These days I’ve moved so far away from promoting grass in my yards that there is no need for a scythe, but I haul out a small swing blade every once in a while to help my neighbor control her yard. (A lawn mower is my metaphor for the one size fits all solutions that fail to take into account the nuance and subtleties. A lawn mower is the scourge of paying actual attention to the effects one is having. It is a laying waste to diversity in the name of homogeneity.)

      So I’m with you Brother Michael. The margins are where the interesting things all seem to happen…..

  2. Scott Cooper says:

    OK, Brother Carter. You and me, two bikes, starched white shirts, big smiles, no caffeine. Let’s do this thing.

  3. Carter you make me smile. I have had moments when I check myself preaching the way of the pot. I’ve caught myself worshiping an idol potter’s words, works and philosophies adoration plastered all over my face. I have come to consciousness abruptly out of a throwing trance quantities of beautiful pots freshly thrown laid before me, myself fresh and rejuvenated reborn wondering where time has hidden my lingering feelings something akin to enlightenment. Your remarks (and mine) are entirely outlandish but, they have the ring of truth about them even to a skeptic like me.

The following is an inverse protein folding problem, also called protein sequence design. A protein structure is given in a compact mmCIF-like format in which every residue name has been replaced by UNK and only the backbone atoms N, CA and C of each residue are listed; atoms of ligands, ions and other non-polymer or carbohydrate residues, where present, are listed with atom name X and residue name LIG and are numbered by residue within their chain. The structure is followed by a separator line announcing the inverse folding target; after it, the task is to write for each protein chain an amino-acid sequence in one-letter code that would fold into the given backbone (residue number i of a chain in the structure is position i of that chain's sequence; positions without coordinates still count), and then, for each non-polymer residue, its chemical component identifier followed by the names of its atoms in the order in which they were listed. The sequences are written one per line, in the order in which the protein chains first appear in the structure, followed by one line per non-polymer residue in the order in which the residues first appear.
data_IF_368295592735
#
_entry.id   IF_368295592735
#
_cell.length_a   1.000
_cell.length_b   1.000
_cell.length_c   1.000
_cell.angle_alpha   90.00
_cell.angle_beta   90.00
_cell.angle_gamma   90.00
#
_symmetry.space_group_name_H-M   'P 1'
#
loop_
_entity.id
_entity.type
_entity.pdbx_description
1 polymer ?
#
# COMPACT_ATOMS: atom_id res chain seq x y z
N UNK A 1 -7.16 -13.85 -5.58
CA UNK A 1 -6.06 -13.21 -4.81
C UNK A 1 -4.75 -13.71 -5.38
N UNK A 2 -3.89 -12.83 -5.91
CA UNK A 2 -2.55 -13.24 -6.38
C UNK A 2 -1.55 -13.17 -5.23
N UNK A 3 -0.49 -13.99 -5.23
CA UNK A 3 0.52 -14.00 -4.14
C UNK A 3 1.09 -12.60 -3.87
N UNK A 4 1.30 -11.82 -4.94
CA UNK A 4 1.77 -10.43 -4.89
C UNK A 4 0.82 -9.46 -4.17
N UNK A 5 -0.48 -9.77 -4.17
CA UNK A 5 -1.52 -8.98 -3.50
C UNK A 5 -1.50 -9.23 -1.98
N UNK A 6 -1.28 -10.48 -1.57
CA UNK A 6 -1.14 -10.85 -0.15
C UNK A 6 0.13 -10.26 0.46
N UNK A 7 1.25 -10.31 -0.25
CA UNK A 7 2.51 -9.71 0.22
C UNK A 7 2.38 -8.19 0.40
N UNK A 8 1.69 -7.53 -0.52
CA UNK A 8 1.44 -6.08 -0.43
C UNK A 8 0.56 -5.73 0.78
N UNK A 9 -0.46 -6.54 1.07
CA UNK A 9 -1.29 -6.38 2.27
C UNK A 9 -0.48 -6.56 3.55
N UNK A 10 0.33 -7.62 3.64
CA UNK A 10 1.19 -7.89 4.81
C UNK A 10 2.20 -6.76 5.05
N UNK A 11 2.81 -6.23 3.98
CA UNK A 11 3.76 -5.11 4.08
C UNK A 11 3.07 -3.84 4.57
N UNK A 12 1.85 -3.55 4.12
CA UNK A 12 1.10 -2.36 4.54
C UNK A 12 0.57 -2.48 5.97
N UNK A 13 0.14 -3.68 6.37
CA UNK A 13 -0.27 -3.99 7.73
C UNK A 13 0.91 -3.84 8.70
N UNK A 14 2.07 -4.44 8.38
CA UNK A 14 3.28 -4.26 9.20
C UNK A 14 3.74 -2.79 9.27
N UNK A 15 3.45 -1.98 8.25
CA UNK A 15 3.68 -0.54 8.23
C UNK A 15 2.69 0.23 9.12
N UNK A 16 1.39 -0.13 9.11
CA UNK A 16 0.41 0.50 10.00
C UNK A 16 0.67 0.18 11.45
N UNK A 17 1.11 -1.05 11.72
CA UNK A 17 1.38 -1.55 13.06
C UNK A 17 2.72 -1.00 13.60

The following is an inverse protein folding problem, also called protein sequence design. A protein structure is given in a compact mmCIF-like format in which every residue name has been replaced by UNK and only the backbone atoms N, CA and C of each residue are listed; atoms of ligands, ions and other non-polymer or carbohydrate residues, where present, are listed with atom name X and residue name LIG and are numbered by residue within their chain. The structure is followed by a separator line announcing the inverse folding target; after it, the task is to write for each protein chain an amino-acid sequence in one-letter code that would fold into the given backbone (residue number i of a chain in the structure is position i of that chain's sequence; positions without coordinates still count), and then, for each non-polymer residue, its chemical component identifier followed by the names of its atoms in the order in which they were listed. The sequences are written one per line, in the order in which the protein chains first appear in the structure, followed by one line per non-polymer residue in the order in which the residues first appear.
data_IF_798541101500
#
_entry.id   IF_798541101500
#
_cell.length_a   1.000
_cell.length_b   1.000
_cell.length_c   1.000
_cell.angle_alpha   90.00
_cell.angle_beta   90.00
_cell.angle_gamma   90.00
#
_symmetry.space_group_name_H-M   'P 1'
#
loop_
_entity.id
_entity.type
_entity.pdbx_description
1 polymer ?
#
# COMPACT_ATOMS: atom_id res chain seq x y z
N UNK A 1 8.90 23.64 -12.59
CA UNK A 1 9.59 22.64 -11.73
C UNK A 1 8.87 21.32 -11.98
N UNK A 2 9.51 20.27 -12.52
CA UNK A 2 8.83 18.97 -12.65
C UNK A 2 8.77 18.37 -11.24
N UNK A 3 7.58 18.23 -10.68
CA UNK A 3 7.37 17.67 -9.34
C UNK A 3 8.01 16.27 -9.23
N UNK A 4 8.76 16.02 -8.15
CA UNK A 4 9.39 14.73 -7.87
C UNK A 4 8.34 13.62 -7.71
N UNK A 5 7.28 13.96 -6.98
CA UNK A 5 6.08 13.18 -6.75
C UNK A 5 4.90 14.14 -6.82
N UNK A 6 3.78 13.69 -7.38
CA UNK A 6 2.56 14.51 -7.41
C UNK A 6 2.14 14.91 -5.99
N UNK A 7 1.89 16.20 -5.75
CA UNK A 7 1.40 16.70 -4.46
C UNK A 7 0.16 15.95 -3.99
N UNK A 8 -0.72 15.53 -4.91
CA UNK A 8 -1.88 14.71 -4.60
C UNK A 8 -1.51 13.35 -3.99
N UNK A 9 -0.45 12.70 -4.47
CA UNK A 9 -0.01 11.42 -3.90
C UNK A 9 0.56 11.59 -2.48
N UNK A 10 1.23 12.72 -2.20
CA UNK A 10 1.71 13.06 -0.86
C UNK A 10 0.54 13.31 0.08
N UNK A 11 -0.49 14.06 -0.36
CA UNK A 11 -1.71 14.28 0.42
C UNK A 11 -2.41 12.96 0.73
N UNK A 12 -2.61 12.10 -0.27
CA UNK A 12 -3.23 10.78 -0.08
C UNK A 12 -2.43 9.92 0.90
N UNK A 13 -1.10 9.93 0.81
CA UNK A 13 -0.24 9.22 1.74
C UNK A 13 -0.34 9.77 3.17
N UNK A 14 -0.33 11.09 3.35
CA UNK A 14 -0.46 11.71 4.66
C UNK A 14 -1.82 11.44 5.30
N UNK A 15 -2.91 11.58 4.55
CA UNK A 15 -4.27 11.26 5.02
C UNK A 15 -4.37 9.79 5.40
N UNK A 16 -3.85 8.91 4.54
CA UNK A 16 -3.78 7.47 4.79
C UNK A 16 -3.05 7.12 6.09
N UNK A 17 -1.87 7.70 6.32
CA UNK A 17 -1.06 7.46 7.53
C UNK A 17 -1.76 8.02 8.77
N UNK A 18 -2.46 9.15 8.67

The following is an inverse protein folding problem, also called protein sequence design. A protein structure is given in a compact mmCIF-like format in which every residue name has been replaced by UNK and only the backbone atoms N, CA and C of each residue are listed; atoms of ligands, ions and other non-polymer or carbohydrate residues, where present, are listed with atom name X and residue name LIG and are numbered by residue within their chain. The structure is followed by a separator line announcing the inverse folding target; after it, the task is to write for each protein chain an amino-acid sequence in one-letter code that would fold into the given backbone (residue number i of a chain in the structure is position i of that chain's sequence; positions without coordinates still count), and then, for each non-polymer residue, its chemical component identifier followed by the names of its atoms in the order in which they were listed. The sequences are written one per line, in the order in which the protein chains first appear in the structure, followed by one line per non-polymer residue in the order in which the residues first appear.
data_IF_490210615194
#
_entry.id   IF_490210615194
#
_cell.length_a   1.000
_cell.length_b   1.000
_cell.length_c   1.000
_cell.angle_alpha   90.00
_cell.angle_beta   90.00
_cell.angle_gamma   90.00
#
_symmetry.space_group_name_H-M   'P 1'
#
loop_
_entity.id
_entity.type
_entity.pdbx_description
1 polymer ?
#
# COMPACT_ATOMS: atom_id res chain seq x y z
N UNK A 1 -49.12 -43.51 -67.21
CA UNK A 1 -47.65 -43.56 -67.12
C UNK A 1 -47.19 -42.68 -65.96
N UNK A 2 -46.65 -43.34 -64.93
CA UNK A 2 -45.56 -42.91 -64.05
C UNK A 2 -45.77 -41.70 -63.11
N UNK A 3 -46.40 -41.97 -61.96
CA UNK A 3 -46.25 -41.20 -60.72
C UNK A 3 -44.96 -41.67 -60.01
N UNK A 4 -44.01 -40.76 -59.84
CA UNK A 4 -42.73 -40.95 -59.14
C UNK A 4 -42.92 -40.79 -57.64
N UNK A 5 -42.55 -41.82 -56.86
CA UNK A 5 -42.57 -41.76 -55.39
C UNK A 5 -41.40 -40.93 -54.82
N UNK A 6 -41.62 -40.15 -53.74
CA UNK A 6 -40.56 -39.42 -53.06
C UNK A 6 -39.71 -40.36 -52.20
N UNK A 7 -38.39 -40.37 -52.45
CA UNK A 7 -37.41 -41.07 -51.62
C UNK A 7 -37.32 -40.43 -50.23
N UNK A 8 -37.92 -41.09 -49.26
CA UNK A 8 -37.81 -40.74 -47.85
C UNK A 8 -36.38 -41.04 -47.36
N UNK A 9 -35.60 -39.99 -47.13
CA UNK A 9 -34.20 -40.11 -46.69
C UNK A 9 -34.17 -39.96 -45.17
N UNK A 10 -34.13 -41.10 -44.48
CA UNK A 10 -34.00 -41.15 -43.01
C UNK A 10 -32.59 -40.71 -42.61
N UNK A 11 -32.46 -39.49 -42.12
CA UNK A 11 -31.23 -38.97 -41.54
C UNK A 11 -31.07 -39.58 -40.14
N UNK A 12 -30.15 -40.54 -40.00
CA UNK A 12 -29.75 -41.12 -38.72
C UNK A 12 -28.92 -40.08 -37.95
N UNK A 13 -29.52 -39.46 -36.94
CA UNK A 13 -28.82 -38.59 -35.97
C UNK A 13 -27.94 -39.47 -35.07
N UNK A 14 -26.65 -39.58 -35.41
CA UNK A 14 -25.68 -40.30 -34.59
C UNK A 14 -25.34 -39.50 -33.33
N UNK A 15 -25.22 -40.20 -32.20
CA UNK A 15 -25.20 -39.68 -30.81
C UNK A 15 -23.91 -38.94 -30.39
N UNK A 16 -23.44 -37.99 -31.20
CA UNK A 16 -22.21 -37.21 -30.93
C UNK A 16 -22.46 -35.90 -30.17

A word on the scythe. It is the best. Working for Forestry I took it upon myself to clear encroaching willow year after year with the soothing swing of an ancient specimen used by many hands before mine, where the hand naturally settled wood smooth as silk from decades of callused hands. A winter in my absence they opted for new outpost buildings and burnt my tool shed all sturdy tools left inside (hand drill and pipe cutter included!). R.I.P scythe. Sacrilege indeed. For some nice and comforting symmetry the ash was contributed to leveling the PH in my garden- dust to dust n’ all.
    Also, may I suggest some dandelion root lattes, I think the holies will let it slide, and it will keep you awake and rolling for your mission.

  4. Pingback: Is the value of pottery a material object? | CARTER GILLIES POTTERY

  5. Pingback: Repost: Is the value of art a material object? | CARTER GILLIES POTTERY